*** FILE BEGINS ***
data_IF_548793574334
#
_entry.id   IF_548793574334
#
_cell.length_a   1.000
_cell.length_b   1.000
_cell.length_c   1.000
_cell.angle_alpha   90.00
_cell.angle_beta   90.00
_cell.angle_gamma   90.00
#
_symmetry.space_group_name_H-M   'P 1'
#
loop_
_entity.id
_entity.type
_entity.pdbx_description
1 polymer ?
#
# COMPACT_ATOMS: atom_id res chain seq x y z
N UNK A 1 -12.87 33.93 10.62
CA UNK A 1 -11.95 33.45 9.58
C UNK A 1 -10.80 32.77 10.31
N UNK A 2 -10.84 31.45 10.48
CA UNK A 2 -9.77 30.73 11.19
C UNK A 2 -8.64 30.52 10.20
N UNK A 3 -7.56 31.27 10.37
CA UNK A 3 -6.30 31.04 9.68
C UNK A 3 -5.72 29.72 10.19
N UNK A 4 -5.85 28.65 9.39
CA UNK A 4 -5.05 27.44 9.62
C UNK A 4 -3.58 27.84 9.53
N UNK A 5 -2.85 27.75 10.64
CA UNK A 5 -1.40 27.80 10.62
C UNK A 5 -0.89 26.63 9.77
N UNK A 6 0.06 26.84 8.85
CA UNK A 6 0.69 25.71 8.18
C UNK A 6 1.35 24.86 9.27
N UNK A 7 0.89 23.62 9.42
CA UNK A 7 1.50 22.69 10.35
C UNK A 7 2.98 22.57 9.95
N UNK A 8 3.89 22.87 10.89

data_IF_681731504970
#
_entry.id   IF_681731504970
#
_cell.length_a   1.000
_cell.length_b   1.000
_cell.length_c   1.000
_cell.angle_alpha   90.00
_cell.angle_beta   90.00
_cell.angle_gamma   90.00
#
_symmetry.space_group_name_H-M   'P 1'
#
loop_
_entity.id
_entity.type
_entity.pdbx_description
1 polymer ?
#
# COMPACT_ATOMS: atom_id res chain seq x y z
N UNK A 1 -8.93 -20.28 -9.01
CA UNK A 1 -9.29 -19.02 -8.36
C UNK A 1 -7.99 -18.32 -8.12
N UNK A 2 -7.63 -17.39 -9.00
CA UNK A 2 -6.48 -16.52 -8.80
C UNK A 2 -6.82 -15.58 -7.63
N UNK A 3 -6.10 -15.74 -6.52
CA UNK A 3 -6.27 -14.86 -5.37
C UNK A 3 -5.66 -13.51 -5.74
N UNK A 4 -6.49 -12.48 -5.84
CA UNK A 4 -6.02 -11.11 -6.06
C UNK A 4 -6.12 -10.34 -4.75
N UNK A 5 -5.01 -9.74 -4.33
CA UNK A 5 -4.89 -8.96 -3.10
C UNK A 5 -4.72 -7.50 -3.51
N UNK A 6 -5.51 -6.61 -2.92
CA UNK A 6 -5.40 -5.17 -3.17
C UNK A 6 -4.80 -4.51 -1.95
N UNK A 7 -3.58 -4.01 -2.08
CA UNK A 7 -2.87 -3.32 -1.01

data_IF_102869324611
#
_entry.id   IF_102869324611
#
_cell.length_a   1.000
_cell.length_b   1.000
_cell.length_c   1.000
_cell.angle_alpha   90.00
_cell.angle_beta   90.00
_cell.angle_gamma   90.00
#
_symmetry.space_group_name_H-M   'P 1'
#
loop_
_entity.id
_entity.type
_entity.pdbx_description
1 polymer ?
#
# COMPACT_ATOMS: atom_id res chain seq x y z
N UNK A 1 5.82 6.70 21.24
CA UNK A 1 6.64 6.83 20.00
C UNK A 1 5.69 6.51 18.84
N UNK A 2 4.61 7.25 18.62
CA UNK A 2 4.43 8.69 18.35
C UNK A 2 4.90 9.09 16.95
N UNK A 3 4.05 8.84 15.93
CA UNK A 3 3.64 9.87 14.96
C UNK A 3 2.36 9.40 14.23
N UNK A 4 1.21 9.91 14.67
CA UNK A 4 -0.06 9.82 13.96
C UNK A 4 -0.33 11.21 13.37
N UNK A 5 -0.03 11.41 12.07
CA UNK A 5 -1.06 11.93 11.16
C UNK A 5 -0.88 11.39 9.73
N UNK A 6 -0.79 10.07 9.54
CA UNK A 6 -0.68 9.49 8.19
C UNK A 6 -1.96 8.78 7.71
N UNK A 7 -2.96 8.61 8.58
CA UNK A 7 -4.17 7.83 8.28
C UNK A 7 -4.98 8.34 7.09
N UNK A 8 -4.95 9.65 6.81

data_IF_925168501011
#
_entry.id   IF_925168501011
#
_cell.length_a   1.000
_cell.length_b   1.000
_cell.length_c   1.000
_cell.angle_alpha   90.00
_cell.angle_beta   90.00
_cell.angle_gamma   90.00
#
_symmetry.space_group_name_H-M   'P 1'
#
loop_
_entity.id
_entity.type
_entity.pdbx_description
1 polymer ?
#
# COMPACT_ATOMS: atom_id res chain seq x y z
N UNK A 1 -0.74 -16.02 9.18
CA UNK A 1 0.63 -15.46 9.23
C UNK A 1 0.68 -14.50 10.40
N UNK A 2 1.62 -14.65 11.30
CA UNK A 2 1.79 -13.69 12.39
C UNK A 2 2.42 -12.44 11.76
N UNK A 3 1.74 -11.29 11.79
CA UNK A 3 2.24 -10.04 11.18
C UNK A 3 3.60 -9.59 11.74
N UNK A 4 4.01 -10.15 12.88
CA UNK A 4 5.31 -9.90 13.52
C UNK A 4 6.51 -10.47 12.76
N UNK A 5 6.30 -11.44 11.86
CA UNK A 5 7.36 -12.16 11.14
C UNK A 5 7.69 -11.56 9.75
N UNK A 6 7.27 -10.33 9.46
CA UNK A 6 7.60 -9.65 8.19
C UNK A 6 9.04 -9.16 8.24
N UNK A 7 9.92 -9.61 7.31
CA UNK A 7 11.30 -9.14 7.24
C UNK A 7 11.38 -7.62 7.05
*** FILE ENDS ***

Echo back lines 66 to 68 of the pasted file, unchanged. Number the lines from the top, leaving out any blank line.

N UNK A 2 -7.63 -17.39 -9.00
CA UNK A 2 -6.48 -16.52 -8.80
C UNK A 2 -6.82 -15.58 -7.63